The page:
Debra Prinzing

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SLOW FLOWERS Podcast: Will 2014 be the Year We Save Our Flowers? (Episode 122)

January 1st, 2014

Greetings and Happy New Year! This is the first Slow Flowers Podcast episode of 2014 and I have devoted it to an essay about the state of the American floral industry and the critical changes that need to take place in order to save it.  

Here are some highlights of my thoughts and ideas:




1. In early 2014, as promised for months, I will launch, a free nationwide online directory to florists, shops and studios who design with American Grown Flowers and the family farms who sell direct to the consumer. Please take a moment to sign up for more details – including the Beta Launch later this month. 


2. Without the kind of valuable information shared by the amazing guests of the SLOW FLOWERS Podcast and without proper country-of-origin labeling on all flowers at the marketplace, American consumers simply do not know where their flowers come from. They do not know WHO grew those flowers. They do not know WHERE those flowers were grown and what SUSTAINABLE practices were used. *Infographic, courtesy of California Cut Flower Commission.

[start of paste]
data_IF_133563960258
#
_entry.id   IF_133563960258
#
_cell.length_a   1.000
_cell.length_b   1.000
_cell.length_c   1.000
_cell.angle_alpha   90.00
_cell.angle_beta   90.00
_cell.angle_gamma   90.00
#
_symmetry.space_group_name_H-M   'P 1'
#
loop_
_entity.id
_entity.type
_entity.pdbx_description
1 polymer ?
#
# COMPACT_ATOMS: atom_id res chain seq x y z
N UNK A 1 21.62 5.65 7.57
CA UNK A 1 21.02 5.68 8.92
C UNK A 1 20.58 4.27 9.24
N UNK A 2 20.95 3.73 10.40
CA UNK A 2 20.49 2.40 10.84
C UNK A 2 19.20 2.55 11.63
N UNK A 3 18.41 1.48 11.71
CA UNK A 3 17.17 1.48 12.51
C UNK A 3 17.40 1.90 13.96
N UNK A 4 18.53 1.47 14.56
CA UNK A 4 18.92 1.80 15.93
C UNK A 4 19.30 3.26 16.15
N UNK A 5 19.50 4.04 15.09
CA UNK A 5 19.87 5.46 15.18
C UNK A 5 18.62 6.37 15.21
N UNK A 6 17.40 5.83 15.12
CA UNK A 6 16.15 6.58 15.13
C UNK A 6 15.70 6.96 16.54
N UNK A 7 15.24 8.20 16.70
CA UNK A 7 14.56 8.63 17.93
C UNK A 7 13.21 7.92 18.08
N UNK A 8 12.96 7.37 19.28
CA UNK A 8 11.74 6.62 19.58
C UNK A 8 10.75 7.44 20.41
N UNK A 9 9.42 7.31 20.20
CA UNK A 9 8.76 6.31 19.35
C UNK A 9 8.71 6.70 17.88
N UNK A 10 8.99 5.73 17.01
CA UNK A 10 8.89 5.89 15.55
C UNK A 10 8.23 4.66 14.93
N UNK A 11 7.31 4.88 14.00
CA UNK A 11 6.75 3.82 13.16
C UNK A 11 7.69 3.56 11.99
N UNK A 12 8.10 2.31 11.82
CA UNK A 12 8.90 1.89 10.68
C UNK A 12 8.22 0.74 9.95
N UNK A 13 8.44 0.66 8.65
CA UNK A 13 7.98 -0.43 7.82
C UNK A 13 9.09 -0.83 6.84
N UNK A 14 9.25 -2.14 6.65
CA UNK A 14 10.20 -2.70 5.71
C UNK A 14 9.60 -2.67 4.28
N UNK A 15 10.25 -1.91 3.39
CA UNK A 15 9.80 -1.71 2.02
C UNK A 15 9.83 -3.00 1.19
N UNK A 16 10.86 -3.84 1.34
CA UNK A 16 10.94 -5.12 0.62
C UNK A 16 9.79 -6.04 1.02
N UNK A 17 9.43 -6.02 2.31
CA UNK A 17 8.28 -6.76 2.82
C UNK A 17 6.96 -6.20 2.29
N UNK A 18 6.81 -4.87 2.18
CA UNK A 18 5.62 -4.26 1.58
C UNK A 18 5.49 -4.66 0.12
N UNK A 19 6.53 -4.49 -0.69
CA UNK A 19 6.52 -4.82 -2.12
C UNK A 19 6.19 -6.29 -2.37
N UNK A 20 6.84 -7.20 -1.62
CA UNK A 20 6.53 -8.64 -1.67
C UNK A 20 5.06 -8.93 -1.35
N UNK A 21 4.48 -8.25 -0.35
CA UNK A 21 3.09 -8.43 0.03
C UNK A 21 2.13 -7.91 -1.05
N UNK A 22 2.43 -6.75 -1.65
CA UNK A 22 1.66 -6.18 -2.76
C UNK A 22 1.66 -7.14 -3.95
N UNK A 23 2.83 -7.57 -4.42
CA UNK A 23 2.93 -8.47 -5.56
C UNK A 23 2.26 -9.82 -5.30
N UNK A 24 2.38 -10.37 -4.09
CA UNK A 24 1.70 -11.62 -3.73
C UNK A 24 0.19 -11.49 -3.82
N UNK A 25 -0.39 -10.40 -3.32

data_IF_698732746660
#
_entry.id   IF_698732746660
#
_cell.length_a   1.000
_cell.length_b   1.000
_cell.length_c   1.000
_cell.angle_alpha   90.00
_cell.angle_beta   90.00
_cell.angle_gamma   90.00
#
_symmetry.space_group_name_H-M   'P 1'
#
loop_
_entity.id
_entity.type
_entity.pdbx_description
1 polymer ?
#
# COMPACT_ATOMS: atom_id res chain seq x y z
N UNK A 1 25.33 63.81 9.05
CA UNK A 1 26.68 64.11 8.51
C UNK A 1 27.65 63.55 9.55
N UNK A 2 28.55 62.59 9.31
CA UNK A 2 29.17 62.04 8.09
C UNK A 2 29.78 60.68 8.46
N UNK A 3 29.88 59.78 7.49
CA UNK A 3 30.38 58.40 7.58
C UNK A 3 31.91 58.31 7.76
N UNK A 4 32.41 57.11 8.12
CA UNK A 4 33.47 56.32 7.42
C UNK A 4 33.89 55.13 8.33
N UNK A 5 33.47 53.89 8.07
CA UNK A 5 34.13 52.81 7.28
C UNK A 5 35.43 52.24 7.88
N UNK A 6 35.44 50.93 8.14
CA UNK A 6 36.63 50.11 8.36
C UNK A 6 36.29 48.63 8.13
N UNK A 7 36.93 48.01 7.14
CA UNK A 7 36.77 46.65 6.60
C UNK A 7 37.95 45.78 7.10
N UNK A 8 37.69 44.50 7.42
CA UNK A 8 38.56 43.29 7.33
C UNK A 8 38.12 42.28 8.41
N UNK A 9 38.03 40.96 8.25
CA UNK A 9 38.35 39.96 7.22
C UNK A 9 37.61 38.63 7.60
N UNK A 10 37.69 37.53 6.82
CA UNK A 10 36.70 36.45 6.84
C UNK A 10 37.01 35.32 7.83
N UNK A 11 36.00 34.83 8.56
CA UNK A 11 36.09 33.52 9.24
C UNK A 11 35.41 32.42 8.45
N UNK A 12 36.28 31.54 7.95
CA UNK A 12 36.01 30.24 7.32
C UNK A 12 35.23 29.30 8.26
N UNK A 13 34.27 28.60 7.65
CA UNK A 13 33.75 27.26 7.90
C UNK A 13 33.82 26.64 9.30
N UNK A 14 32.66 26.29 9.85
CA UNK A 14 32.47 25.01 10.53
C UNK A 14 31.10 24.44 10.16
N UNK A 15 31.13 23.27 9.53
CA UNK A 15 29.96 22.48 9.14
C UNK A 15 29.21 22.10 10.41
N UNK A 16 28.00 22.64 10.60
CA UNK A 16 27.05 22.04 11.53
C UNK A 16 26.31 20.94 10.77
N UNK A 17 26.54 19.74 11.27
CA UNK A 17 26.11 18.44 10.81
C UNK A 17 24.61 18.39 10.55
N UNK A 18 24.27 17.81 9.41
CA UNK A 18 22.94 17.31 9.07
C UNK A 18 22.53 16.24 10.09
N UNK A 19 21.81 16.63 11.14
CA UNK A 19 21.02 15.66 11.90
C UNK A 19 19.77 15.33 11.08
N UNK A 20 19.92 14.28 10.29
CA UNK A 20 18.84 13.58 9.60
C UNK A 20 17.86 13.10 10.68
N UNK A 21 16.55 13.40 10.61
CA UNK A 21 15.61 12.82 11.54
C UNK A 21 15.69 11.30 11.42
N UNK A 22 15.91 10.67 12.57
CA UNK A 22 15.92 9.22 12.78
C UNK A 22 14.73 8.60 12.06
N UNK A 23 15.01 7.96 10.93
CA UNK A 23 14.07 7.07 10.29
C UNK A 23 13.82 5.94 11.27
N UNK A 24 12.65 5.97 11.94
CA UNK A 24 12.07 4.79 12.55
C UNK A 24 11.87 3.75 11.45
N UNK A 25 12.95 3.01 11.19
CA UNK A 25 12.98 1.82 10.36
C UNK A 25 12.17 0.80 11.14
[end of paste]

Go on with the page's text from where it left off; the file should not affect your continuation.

3. Above you will find two types of confusing labeling seen in the marketplace, used by retailers who are trying to ride the wave of American grown. These labels appeared on mixed bouquets of imported flowers. So the implication is that they are “local,” when all that’s local about those bunches was the fact that they were “assembled” with a twistie-tie or a rubber band in some nearby warehouse. It’s disheartening to see lack of leadership in flower retailing. Unless people like you and me object and insist on accurate product information, we will continue to witness this sort of dishonesty at the cash register.


 4. Above you will find GREAT labeling from my friends Gretel and Steve Adams, flower farmers at Sunny Meadows Flower Farm in Columbus, Ohio, who promise “Local-Sustainable-Fresh” on all their bouquets and bunches. This is the precise type of information that helps consumers make an informed choice about the flowers they buy. It’s easy for their customers to log onto the farm’s web site and see photos of luscious, abundant fields and greenhouses of flowers growing in their own community.